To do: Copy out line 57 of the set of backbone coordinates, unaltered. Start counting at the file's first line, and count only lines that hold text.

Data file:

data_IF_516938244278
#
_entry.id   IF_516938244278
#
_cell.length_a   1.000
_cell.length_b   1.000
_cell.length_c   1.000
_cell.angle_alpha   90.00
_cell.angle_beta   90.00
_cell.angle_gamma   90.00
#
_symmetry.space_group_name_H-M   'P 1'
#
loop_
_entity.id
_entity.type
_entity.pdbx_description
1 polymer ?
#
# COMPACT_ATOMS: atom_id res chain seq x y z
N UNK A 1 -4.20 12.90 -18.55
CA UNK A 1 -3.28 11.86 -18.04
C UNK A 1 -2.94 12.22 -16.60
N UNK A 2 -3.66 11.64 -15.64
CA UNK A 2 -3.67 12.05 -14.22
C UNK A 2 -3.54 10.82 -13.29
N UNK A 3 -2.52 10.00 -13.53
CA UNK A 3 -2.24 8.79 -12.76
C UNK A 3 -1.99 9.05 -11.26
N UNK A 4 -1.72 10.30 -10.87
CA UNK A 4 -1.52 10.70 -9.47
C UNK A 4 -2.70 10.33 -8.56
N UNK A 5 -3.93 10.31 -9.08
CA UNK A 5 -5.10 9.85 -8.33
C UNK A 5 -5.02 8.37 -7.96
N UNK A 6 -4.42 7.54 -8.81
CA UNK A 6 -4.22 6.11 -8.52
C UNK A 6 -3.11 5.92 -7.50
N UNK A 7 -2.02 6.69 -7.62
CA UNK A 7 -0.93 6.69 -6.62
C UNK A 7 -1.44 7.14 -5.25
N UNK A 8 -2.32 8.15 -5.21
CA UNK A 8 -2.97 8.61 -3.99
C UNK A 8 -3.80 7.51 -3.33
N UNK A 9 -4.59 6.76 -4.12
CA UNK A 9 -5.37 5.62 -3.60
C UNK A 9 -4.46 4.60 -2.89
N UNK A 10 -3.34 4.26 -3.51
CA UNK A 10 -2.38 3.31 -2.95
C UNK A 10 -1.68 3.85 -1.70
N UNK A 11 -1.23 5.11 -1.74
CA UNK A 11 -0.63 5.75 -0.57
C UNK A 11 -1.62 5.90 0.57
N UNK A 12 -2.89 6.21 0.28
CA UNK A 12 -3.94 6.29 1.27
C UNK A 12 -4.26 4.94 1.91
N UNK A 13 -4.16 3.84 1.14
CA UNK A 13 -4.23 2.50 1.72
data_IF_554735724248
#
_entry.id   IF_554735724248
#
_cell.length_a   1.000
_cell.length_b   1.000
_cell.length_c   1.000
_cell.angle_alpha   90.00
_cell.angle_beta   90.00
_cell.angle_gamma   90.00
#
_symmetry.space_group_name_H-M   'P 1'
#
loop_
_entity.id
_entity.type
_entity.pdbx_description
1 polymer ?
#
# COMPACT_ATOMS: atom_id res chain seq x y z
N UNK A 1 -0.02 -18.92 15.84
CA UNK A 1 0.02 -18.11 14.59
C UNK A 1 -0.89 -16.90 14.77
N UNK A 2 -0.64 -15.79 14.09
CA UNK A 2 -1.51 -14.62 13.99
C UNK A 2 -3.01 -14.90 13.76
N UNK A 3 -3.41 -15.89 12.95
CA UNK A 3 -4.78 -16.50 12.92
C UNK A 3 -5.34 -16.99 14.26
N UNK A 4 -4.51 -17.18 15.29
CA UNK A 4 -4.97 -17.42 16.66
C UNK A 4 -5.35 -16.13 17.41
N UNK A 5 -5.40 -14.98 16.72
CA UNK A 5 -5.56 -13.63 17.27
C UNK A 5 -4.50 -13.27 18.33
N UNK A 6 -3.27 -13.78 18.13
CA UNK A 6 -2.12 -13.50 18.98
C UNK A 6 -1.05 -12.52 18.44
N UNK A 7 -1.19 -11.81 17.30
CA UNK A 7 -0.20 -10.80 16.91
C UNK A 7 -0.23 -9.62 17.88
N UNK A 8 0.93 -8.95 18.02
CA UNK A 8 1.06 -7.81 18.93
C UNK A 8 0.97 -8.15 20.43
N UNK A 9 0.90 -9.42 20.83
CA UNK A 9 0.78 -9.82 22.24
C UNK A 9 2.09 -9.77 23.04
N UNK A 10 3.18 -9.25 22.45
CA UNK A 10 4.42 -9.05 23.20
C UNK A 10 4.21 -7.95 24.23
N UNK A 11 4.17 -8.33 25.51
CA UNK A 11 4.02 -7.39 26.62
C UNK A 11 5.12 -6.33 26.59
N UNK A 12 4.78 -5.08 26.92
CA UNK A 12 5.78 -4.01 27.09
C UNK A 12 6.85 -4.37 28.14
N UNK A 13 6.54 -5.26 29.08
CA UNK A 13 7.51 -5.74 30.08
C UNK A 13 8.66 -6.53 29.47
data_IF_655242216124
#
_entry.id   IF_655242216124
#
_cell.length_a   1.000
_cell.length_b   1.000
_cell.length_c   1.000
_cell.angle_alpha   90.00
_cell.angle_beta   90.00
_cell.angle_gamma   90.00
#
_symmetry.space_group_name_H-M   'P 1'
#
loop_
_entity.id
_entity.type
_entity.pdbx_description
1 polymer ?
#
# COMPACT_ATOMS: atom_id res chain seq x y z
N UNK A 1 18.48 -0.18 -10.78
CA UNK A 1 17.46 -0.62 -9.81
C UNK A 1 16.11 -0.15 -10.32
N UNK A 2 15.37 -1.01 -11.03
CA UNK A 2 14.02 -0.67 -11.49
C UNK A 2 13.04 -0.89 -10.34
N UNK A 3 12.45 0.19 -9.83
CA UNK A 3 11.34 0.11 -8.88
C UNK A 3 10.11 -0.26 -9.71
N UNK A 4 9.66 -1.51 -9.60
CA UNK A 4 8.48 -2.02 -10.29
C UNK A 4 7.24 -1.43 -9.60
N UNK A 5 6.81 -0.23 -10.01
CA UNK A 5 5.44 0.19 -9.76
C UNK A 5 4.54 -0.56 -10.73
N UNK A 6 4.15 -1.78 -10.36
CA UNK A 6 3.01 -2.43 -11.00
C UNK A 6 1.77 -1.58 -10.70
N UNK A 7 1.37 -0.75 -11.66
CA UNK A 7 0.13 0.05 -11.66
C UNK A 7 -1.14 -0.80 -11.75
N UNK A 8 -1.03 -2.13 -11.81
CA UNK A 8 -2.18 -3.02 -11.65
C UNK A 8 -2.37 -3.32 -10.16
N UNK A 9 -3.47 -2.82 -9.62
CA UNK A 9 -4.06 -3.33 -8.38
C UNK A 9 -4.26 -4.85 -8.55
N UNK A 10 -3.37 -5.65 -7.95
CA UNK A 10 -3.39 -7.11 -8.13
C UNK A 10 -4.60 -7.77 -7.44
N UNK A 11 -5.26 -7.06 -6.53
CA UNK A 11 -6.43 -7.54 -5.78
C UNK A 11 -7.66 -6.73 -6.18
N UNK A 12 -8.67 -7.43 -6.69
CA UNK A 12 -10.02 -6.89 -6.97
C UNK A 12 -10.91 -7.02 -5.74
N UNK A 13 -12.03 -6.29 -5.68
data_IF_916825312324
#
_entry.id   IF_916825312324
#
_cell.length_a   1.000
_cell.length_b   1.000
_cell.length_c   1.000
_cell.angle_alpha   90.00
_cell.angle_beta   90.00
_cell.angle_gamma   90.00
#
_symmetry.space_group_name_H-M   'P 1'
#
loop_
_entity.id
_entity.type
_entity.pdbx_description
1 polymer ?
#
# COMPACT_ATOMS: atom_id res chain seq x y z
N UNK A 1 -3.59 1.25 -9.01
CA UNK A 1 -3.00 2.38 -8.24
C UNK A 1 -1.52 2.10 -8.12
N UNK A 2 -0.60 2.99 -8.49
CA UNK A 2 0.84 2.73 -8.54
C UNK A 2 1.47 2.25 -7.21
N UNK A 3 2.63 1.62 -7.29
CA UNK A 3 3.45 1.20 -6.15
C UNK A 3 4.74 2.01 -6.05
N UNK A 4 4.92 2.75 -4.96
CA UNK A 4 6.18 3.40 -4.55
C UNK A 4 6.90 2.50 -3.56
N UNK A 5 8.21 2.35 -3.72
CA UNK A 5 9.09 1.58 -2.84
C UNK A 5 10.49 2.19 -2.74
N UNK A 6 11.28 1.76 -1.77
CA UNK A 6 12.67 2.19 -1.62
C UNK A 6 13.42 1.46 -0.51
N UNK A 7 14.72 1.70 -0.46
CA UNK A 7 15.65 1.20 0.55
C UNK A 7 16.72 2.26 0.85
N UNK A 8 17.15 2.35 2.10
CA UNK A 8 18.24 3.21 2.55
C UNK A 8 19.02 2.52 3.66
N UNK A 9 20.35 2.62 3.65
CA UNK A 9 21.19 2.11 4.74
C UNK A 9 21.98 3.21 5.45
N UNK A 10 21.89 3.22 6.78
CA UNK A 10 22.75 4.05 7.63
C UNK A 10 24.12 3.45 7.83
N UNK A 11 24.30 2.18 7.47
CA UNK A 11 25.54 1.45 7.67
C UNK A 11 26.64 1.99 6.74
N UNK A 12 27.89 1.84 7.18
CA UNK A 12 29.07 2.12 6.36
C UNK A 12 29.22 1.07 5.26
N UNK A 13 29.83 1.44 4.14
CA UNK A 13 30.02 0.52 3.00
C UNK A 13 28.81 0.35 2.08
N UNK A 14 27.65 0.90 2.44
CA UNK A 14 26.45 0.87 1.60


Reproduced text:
N UNK A 13 -4.16 3.84 1.14